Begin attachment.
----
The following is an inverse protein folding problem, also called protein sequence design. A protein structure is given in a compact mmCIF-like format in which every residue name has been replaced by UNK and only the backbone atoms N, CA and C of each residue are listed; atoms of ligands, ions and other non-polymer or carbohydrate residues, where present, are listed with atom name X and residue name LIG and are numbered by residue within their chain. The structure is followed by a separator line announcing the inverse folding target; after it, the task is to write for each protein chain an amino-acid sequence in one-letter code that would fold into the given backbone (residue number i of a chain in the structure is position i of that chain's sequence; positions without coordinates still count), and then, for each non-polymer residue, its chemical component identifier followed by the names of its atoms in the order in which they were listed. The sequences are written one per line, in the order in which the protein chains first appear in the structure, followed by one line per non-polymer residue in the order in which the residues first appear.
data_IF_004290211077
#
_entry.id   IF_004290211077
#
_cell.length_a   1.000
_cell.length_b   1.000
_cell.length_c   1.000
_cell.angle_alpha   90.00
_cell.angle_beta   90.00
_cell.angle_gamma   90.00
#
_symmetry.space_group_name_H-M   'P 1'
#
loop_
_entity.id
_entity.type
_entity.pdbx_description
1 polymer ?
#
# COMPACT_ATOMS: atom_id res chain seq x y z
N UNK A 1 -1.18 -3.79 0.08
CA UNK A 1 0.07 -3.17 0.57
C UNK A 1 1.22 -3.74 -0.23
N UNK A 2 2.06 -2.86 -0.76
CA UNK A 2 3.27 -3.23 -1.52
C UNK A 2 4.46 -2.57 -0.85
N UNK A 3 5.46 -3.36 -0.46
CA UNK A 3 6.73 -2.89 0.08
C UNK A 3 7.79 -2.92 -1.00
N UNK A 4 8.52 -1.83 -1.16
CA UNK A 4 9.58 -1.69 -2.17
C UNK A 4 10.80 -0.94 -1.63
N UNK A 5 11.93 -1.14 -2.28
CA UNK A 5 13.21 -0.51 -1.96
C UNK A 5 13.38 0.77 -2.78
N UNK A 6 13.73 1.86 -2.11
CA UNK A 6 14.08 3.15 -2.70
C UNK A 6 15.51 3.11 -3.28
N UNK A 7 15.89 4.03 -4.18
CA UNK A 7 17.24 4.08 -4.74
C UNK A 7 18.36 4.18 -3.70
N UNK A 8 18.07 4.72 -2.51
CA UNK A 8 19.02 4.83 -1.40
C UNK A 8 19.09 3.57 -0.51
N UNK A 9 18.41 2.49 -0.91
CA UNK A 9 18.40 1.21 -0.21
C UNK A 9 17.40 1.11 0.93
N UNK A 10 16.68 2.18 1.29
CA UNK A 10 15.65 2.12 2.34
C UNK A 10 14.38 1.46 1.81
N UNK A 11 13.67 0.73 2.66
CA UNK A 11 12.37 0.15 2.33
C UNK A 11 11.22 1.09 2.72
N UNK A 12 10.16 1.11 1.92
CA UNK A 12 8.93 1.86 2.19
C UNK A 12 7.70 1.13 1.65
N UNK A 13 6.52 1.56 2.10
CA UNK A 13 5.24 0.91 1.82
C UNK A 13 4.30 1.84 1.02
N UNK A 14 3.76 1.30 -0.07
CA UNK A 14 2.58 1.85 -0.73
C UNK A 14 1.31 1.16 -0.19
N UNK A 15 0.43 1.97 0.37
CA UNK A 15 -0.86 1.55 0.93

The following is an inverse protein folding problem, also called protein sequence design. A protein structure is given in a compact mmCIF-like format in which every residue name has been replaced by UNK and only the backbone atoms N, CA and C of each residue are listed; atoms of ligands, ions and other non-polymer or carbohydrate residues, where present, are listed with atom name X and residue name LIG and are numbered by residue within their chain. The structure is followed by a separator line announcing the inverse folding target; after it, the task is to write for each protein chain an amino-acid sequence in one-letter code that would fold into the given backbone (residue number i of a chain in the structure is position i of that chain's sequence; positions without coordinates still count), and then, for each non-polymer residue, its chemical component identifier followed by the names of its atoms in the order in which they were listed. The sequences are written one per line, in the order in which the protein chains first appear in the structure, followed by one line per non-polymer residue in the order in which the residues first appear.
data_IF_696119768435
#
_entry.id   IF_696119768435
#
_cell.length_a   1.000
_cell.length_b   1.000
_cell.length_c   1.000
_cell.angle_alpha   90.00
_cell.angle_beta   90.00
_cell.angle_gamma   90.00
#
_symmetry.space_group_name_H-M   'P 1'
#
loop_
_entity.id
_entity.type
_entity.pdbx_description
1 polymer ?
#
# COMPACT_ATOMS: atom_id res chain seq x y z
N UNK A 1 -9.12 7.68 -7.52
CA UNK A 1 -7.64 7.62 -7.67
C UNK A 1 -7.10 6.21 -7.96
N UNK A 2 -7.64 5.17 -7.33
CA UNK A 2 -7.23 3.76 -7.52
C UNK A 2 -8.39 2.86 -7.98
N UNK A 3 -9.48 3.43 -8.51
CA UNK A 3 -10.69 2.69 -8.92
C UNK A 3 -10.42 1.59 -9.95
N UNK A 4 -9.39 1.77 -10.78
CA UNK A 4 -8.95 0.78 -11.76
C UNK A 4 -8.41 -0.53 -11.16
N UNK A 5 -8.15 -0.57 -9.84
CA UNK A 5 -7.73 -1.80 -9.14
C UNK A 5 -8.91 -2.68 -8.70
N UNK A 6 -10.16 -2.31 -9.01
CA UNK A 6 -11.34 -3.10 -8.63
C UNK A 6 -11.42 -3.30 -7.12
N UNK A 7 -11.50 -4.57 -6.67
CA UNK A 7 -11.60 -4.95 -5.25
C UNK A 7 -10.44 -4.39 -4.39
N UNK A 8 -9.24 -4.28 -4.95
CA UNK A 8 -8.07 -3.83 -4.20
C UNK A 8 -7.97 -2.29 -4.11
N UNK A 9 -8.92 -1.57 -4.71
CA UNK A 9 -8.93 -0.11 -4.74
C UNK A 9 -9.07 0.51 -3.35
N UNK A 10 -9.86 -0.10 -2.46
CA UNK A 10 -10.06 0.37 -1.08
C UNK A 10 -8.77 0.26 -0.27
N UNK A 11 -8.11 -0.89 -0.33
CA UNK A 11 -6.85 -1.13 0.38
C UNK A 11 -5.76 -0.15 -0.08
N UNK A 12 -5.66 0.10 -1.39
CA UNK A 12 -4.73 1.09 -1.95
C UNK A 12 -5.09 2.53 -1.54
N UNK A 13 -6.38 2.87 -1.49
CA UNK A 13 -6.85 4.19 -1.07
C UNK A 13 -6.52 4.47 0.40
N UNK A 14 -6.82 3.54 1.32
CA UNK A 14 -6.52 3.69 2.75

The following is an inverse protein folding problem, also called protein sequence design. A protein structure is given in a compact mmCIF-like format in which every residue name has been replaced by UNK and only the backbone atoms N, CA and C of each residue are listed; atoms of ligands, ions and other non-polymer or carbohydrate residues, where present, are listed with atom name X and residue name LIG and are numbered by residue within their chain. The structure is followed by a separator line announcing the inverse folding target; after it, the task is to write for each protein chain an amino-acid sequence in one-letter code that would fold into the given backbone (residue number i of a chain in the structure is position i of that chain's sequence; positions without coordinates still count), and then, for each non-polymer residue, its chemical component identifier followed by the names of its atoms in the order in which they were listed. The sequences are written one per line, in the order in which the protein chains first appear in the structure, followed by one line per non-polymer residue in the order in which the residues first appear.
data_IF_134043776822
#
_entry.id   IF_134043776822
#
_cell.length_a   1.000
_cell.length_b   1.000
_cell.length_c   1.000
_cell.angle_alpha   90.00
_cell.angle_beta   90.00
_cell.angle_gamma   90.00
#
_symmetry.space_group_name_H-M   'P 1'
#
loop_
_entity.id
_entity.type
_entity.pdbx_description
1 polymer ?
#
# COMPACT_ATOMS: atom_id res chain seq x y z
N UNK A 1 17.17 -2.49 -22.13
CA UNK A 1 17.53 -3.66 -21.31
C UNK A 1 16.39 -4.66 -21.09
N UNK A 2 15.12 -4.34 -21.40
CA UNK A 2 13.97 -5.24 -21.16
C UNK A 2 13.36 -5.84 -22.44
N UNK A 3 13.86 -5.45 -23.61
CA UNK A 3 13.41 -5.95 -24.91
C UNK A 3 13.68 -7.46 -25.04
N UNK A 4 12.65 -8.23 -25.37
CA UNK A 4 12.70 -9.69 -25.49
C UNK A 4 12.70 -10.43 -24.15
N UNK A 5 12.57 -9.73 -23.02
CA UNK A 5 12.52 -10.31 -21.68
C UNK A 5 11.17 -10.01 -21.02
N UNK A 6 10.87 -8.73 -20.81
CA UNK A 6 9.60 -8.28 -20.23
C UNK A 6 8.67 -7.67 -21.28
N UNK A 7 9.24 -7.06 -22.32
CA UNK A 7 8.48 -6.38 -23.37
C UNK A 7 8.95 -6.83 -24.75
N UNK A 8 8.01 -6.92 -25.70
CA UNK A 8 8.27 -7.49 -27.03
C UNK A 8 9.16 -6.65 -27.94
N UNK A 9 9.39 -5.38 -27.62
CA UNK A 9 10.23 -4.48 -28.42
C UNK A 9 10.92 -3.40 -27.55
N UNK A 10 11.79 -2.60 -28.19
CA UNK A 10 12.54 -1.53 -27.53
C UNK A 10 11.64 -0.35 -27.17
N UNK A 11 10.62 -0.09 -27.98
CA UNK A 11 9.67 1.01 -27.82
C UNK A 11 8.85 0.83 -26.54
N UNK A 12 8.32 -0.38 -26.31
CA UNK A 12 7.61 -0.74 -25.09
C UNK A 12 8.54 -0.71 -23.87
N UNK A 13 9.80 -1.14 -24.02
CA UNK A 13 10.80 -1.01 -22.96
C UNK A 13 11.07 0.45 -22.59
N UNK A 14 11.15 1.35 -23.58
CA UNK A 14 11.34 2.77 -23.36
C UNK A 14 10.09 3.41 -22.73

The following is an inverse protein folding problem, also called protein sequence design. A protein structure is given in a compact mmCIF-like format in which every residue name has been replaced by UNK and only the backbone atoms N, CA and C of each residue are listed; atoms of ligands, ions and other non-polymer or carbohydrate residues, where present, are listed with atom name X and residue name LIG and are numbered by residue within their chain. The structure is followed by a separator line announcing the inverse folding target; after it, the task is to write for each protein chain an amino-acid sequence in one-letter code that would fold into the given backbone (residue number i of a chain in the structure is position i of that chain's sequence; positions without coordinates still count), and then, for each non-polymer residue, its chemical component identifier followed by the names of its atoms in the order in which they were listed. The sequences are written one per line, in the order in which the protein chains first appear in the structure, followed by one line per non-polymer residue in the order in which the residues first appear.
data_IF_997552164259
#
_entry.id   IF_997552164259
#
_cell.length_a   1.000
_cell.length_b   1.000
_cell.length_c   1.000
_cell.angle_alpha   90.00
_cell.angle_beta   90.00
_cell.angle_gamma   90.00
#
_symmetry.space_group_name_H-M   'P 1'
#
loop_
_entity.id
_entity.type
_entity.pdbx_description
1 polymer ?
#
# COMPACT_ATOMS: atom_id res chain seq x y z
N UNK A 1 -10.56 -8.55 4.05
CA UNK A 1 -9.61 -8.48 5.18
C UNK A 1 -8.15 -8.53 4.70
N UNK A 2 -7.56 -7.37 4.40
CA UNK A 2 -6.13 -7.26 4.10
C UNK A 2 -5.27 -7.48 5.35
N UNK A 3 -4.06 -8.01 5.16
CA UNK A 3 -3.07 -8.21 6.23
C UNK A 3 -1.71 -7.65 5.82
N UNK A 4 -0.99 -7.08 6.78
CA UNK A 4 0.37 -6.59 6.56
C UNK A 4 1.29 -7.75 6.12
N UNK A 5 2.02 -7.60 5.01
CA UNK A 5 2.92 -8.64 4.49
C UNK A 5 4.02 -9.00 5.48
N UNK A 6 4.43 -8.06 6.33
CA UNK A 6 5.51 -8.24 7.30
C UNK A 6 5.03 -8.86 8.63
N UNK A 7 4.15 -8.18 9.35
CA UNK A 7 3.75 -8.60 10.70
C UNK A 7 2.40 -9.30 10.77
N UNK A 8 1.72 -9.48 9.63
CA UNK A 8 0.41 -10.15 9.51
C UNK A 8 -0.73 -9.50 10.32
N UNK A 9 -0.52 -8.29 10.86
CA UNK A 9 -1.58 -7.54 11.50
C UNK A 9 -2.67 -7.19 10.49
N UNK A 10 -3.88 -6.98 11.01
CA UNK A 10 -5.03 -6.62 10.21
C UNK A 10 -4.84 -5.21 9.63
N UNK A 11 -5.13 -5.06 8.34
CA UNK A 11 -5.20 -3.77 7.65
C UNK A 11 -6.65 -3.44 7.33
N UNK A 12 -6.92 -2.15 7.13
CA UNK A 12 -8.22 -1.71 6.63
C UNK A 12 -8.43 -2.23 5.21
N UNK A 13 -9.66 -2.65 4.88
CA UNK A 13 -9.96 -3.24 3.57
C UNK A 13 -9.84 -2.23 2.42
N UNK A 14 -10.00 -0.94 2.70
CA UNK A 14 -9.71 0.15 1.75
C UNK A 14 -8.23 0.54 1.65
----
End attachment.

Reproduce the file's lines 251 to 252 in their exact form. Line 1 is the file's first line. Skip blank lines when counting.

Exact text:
N UNK A 14 -10.00 -0.94 2.70
CA UNK A 14 -9.71 0.15 1.75